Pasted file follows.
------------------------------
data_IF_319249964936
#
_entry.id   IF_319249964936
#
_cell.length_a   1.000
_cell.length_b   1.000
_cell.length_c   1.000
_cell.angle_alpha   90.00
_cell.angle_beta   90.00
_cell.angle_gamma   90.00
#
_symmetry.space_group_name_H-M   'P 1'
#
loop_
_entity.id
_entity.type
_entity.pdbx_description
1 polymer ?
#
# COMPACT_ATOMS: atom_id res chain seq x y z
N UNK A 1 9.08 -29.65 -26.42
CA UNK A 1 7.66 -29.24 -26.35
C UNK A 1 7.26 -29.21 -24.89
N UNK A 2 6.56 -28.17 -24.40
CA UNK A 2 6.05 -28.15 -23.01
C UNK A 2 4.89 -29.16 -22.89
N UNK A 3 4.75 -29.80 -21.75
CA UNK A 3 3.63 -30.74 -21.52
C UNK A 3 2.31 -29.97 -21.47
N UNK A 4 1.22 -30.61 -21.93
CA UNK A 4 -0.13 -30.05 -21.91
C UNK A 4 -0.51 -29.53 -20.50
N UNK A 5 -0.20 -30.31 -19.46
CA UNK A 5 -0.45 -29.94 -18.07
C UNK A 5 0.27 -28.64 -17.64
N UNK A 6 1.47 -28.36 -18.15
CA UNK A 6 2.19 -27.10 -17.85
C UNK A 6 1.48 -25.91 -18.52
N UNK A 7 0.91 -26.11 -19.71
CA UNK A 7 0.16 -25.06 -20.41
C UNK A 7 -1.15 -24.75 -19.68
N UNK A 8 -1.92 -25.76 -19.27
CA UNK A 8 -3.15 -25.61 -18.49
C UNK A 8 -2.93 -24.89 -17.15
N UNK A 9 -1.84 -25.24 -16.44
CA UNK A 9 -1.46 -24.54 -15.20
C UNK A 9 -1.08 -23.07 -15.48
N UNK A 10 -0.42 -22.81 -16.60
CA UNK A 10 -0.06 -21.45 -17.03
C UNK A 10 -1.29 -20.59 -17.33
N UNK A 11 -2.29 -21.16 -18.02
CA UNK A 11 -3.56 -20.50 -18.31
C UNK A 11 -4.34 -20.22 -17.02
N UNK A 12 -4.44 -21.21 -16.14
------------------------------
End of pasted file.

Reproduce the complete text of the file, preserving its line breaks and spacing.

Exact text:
data_IF_319249964936
#
_entry.id   IF_319249964936
#
_cell.length_a   1.000
_cell.length_b   1.000
_cell.length_c   1.000
_cell.angle_alpha   90.00
_cell.angle_beta   90.00
_cell.angle_gamma   90.00
#
_symmetry.space_group_name_H-M   'P 1'
#
loop_
_entity.id
_entity.type
_entity.pdbx_description
1 polymer ?
#
# COMPACT_ATOMS: atom_id res chain seq x y z
N UNK A 1 9.08 -29.65 -26.42
CA UNK A 1 7.66 -29.24 -26.35
C UNK A 1 7.26 -29.21 -24.89
N UNK A 2 6.56 -28.17 -24.40
CA UNK A 2 6.05 -28.15 -23.01
C UNK A 2 4.89 -29.16 -22.89
N UNK A 3 4.75 -29.80 -21.75
CA UNK A 3 3.63 -30.74 -21.52
C UNK A 3 2.31 -29.97 -21.47
N UNK A 4 1.22 -30.61 -21.93
CA UNK A 4 -0.13 -30.05 -21.91
C UNK A 4 -0.51 -29.53 -20.50
N UNK A 5 -0.20 -30.31 -19.46
CA UNK A 5 -0.45 -29.94 -18.07
C UNK A 5 0.27 -28.64 -17.64
N UNK A 6 1.47 -28.36 -18.15
CA UNK A 6 2.19 -27.10 -17.85
C UNK A 6 1.48 -25.91 -18.52
N UNK A 7 0.91 -26.11 -19.71
CA UNK A 7 0.16 -25.06 -20.41
C UNK A 7 -1.15 -24.75 -19.68
N UNK A 8 -1.92 -25.76 -19.27
CA UNK A 8 -3.15 -25.61 -18.49
C UNK A 8 -2.93 -24.89 -17.15
N UNK A 9 -1.84 -25.24 -16.44
CA UNK A 9 -1.46 -24.54 -15.20
C UNK A 9 -1.08 -23.07 -15.48
N UNK A 10 -0.42 -22.81 -16.60
CA UNK A 10 -0.06 -21.45 -17.03
C UNK A 10 -1.29 -20.59 -17.33
N UNK A 11 -2.29 -21.16 -18.02
CA UNK A 11 -3.56 -20.50 -18.31
C UNK A 11 -4.34 -20.22 -17.02
N UNK A 12 -4.44 -21.21 -16.14